The family of Zara Aleena has said her death has “made campaigners out of all of us” as her murderer was sentenced.
Law graduate Zara, 35, was sexually assaulted and killed by Jordan McSweeney, 29, from Dagenham, as she walked home in Ilford in June.
Speaking as McSweeney was jailed for life with a minimum term of 38 years on Wednesday (December 14), Zara’s aunt Farah Naz said: “We want to get a message across to say this should not have happened.
“Violence must stop towards women. Zara should not have been killed and this was avoidable.
“Zara’s death has made campaigners out of all of us and we will not stop.”
Farah described her niece as “an assertive, outgoing, articulate and funny person”.
She was training to be a solicitor and was known in the movement to end violence against women and girls before she became a victim of it herself.
Farah said: “What she talked about was fairness and justice and that was her real focus – she saw herself as equal to any person.”
Finding out about Zara’s murder, Farah went into “extreme shock, disbelief, anger and paralysis”.
She said: “We have been numb and disbelieving. Even five-and-a-half months later, even after identifying her, even after touching her dead body, even after burying her, it does not compute and we are still in trauma.”
Ms Naz described being stuck in a “loop of disbelief” with images of her niece’s last moments.
She said: “The horror she faced, the pain she must have endured for the length that she was attacked, so brutal what was done to her. We are in this pain.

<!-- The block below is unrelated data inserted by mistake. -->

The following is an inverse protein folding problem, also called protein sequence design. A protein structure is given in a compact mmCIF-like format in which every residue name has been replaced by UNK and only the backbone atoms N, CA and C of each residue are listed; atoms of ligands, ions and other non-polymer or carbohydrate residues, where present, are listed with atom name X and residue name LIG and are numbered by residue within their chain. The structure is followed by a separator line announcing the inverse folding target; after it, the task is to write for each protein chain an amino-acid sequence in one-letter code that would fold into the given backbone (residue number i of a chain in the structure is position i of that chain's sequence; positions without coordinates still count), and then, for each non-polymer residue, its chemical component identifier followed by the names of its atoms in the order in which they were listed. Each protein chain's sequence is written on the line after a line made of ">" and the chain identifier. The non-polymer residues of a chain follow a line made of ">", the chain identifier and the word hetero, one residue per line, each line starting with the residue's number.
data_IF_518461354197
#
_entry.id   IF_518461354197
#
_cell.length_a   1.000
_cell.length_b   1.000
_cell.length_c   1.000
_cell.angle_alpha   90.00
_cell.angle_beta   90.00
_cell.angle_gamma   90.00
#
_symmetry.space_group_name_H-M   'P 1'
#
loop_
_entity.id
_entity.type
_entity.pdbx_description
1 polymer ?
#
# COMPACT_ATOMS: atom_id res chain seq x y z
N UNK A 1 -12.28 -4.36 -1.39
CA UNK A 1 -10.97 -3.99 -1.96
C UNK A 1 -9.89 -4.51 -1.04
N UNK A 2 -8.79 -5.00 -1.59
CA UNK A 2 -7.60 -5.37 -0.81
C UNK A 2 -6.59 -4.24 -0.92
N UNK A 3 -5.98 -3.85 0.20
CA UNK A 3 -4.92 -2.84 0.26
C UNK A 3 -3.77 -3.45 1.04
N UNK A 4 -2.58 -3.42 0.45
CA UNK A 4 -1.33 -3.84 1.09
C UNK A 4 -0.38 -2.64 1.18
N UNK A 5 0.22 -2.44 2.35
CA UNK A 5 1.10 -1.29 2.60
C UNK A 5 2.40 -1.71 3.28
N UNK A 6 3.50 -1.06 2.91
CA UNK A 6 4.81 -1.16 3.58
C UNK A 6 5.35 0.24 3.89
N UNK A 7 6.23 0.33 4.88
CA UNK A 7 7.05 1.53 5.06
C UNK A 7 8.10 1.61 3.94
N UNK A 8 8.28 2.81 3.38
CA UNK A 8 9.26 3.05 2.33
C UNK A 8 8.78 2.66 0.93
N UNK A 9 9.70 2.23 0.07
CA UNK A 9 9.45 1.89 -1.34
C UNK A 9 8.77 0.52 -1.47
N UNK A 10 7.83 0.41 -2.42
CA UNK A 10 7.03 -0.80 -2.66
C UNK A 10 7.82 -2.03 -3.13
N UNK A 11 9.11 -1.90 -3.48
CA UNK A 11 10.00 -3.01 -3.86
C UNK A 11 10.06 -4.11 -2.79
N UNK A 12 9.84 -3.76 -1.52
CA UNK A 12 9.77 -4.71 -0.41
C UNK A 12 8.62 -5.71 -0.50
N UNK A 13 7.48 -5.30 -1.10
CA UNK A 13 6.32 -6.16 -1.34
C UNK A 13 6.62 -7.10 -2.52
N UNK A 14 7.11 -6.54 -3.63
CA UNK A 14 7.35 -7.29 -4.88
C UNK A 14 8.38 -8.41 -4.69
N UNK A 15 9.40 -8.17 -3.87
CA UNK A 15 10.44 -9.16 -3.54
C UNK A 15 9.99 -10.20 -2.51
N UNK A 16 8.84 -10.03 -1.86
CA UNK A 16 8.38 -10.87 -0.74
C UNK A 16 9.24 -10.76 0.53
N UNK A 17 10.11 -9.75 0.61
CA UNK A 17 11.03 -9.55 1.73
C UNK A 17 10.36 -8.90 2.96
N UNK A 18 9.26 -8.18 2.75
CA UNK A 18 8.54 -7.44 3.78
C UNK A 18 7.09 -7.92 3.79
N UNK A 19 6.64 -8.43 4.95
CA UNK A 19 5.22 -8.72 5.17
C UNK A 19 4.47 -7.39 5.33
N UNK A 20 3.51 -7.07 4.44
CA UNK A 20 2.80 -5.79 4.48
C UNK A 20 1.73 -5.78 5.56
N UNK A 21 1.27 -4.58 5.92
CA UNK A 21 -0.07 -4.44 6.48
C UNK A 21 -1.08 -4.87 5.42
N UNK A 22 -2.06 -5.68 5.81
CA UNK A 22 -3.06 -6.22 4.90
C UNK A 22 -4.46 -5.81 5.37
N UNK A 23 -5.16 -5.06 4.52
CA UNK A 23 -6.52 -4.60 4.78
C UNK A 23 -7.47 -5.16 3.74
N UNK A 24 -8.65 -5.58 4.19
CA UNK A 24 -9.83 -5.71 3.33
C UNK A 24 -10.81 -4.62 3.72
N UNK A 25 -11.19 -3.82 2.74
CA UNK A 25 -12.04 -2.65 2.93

“We live in a horror film. We live in something that does not feel real and we keep coming up against walls.
“We think, how did it happen? How did this happen to Zara?
“We are stuck in the film with her, we are watching, our hands are tied and we are not able to save her.”
On how Zara would be remembered, her aunt said: “We don’t want her last hours, her end, to define her.
“Zara means literally radiance and she was the heart of us. The heart of our family. And the heart of her community, the heart of her friends, and that’s how we remember her. That’s what’s been taken, the heart of us.
“I think of her as an ambassador of the end of violence against women and girls. And I think she would be really proud to be that.”
On McSweeney, Farah said: “We see him as someone who has stamped his pain and anger onto Zara and destroyed her with that, and destroyed us.
“He had an extreme indifference to her life and to law and to society’s norms. He had no fear of the consequences. It is clear he is a very dangerous man and so our view is that society needs to be protected from him.”
The family drew strength from the support of people who came together for a vigil a week after her niece’s death.
Farah said: “It brought some faith back for us, some trust that actually there is humanity and people wanted to support us and stand up against violence towards women and that was really fantastic and that made us feel completely held.
“The streets should be safe, Zara should have been allowed to walk home. She should not have been stopped. And the vigil was extremely symbolic. We all held her in our hearts and we walked her home.”
Farah said there were lessons to be learned about how to prevent violence against women and girls in the future.
She said it was wrong to see it as “inevitable” and said there were numerous opportunities for intervention to eradicate it.
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She questioned how police could better identify potentially violent offenders.
The general public also have a role to play in preventing attacks, she said.
On the night of Zara’s murder, her killer had already stalked two lone women and was acting suspiciously yet the police were not alerted.
Farah said: “That night there were women that were harassed and there was no reporting.
“Zara was an active citizen, a Good Samaritan. There is a gap between how we take care of our fellow citizens, all of us.”
Reporting by PA.